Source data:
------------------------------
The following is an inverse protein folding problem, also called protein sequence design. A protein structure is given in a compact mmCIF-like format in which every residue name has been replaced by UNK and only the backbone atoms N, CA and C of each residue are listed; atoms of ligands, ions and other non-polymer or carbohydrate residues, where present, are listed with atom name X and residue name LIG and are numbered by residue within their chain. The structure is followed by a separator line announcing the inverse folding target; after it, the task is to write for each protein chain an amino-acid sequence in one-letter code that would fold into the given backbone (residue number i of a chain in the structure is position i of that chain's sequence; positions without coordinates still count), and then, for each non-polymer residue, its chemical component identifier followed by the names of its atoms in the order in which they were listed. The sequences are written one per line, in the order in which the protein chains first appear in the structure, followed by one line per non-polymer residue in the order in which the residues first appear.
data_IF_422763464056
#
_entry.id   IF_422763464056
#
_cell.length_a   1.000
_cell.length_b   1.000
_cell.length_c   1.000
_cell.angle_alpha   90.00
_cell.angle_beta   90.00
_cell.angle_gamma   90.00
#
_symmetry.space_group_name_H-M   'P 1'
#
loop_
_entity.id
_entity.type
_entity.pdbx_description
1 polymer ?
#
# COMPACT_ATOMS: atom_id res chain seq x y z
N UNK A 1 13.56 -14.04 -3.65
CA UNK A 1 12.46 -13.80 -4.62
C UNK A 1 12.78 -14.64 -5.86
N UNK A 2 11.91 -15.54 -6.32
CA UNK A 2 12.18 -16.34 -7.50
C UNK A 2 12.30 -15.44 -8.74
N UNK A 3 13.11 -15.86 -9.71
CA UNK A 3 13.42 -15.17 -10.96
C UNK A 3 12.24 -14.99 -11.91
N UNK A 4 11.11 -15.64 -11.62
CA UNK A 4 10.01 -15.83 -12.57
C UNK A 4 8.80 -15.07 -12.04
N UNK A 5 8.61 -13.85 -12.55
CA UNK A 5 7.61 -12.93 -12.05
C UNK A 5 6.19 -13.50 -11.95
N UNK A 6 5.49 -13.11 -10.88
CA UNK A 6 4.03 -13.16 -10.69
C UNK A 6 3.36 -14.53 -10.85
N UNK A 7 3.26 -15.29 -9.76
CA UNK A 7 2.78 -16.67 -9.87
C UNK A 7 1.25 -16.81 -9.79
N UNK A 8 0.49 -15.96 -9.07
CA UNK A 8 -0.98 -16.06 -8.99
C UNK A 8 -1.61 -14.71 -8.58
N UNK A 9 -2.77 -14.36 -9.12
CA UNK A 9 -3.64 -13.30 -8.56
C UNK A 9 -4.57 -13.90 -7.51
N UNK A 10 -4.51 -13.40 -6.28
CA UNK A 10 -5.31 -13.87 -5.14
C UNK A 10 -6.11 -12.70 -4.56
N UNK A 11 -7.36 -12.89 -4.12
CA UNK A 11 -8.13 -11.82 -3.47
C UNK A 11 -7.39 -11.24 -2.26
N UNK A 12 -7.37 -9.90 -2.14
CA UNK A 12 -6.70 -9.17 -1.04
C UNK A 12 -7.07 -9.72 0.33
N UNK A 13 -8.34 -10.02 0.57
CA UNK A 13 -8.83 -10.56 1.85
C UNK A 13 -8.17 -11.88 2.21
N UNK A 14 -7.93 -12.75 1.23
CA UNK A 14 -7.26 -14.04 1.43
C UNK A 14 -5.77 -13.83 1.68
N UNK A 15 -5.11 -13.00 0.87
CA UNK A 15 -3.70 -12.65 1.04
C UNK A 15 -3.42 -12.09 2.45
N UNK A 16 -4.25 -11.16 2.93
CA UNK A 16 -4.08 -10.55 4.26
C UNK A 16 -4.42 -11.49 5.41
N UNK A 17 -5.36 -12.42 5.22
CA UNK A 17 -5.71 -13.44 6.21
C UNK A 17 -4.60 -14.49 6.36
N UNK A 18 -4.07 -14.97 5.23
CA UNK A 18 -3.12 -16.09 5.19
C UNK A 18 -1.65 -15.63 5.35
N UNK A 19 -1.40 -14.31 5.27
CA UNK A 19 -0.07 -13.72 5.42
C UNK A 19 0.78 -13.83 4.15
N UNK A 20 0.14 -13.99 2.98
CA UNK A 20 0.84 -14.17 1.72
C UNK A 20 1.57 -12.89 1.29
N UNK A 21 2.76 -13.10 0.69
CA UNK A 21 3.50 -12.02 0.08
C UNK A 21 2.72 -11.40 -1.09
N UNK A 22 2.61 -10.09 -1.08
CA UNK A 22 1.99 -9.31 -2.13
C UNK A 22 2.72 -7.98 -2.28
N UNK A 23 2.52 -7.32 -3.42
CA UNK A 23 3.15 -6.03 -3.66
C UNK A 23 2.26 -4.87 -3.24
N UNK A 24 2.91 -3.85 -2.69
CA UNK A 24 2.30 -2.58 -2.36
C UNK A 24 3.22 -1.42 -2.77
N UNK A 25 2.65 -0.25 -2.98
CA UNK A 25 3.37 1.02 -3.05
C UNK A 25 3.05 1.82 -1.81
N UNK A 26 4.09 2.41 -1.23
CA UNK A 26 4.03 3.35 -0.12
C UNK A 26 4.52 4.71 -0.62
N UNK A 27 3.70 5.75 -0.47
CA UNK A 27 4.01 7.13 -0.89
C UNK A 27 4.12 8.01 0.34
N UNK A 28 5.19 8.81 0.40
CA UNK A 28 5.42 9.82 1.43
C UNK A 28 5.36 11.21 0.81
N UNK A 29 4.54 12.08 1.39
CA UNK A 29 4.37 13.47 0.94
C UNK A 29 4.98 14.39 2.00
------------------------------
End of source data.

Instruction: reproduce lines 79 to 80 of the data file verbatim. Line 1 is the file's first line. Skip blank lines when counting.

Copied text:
N UNK A 20 0.14 -13.99 2.98
CA UNK A 20 0.84 -14.17 1.72